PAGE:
by Travis Fain
With Republicans taking over the N.C. General Assembly, you probably figured you could rest easy on taxes. I mean, sure, they might lay off a few thousand teachers, but at least your taxes won't go up.
Because they promised that, right? It was item No. 1 in the GOP's pre-election 100-day plan.
Well, we campaign in poetry and govern in prose. So here are a few forthcoming tax increases — or things suspiciously similar to tax increases — bubbling through the legislature right now.
The hospital "assessment"
Senate Bill 32 is obviously a new tax, and yet the bill refuses to call it one. Instead, it's an "assessment" that is "imposed" on hospital costs.
This "assessment" on hospitals raises an estimated $216 million in new state money, according to the North Carolina Hospital Association, most of which would be used to draw down more federal Medicaid money somewhere north of a 2-1 match.
So we're talking nearly $600 million in new revenue. About $43 million would go to help balance the state budget, and the rest would be plowed back into hospitals through Medicaid payments.
But it's not a tax, OK?
"It's a voluntary assessment," Senate Appropriations Co-chairman Pete Brunstetter, who is sponsoring this bill, said last month. "It's been requested by the hospitals. A tax is an involuntary payment to government."
It's been requested because hospitals are afraid the state will cut Medicaid reimbursements, which already don't cover the full cost of caring for people with government-funded health insurance. And while the tax may be voluntary for hospitals, going to the hospital isn't exactly voluntary. So, it will be interesting to see whether this new assessment makes its way onto patient bills
Plus, the big money in this plan comes from the federal government, which gets its money from federal taxpayers. Having looked at recent census figures, I can assure you some of those live in North Carolina.
The Earned Income Tax Credit
Some people make so little money that they get a check from the government to make up for some of the other taxes, such as sales taxes, that they pay. This is called the Earned Income Tax Credit. There's a federal version and a relatively new state version in North Carolina.
Part of the EITC is just a tax credit — if you qualify, you pay less taxes. But part of it is "refundable," and that's where the checks come in. More than 400,000 North Carolina families qualified for the refundable portion of the state credit last year, according to the Associated Press, and that cost the state more than $52 million.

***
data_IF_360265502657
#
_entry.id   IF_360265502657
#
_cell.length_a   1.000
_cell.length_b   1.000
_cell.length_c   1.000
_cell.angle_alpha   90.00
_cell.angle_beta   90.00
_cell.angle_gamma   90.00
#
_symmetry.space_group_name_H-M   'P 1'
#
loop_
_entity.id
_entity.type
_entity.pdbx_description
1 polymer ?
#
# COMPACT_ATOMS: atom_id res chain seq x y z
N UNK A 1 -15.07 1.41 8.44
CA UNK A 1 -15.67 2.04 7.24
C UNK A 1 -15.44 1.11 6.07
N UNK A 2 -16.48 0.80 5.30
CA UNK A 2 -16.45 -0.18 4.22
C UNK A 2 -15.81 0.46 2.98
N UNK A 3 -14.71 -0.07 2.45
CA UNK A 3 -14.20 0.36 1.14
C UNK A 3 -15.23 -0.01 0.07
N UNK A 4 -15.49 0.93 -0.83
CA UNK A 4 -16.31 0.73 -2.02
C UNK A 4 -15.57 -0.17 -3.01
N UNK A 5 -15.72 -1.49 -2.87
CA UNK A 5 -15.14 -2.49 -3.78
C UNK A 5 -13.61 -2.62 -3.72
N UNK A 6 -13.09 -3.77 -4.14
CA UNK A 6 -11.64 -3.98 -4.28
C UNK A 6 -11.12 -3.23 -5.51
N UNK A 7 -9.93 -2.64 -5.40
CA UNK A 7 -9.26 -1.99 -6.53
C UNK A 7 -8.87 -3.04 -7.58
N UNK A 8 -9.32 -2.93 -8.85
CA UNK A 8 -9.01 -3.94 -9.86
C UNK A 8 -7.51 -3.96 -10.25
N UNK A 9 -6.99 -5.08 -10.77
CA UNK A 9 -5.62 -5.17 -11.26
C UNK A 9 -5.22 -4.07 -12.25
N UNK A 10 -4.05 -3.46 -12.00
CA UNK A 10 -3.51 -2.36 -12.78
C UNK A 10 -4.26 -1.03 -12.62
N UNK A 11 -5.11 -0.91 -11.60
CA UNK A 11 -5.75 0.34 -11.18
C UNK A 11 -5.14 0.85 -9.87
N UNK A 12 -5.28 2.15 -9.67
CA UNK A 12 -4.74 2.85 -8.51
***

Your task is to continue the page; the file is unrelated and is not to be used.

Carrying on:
Republican legislators are pushing to do away with this through House Bill 93. Now, that's not a direct tax increase so much as it's an end to subsidy checks for low-income families. The bill wouldn't end the entire EITC, just the refundable portion.
But, since poor people pay a higher percentage of their income in taxes than the wealthy, you can argue that this is a de facto tax increase.
With the GOP in charge the odds are good that this bill is going to pass the legislature. You also have to think there's a good chance Democratic Gov. Bev Perdue will veto it, particularly since her office tweeted this out Wednesday. With Democrats having enough numbers in the House to fend off veto over-rides, GOP legislators may be wasting their time on this one.
This one's a doozy, and it would hit businesses in a big way.
Employers pay an employment insurance tax on each employee. That money goes into a trust fund, and if you get laid off and file for unemployment, your checks come out of this fund. But with so much unemployment for so long, the state's trust fund has a negative balance.
More than -$2.6 billion worth, all of it loaned to the state by the federal government. There's no telling what Congress will do about that, but at the moment North Carolina is supposed to start paying that money back this fall at more than 4 percent interest.
The state had Morgan Stanley look at its options and they all seem to involve jacking up the unemployment insurance tax up several times over. Congress could always forgive this debt, and the tax wouldn't need to increase. But only 31 states owe the federal government money, and the debts range from $5.7 million for New Hampshire to $10 billion for California, so there's a real equity issue in doing that.
The state could stave off some of the increases by borrowing money from banks to pay the feds. That actually saves money, according to Morgan Stanley, because somehow private banks are willing to lend North Carolina money at a lower interest rate than the federal government.
But that money's got to be paid back eventually, too, so it's hard to see any scenario that doesn't require the state to increase the employment insurance tax.
There's a good bit more to this issue, and you can read about it in today's Winston-Salem Journal.
April 8 update: I happened to google the headline on this piece today and discovered that a Politico writer used the same headline on a post back in 2007. For the record, I didn't know that when I wrote this post.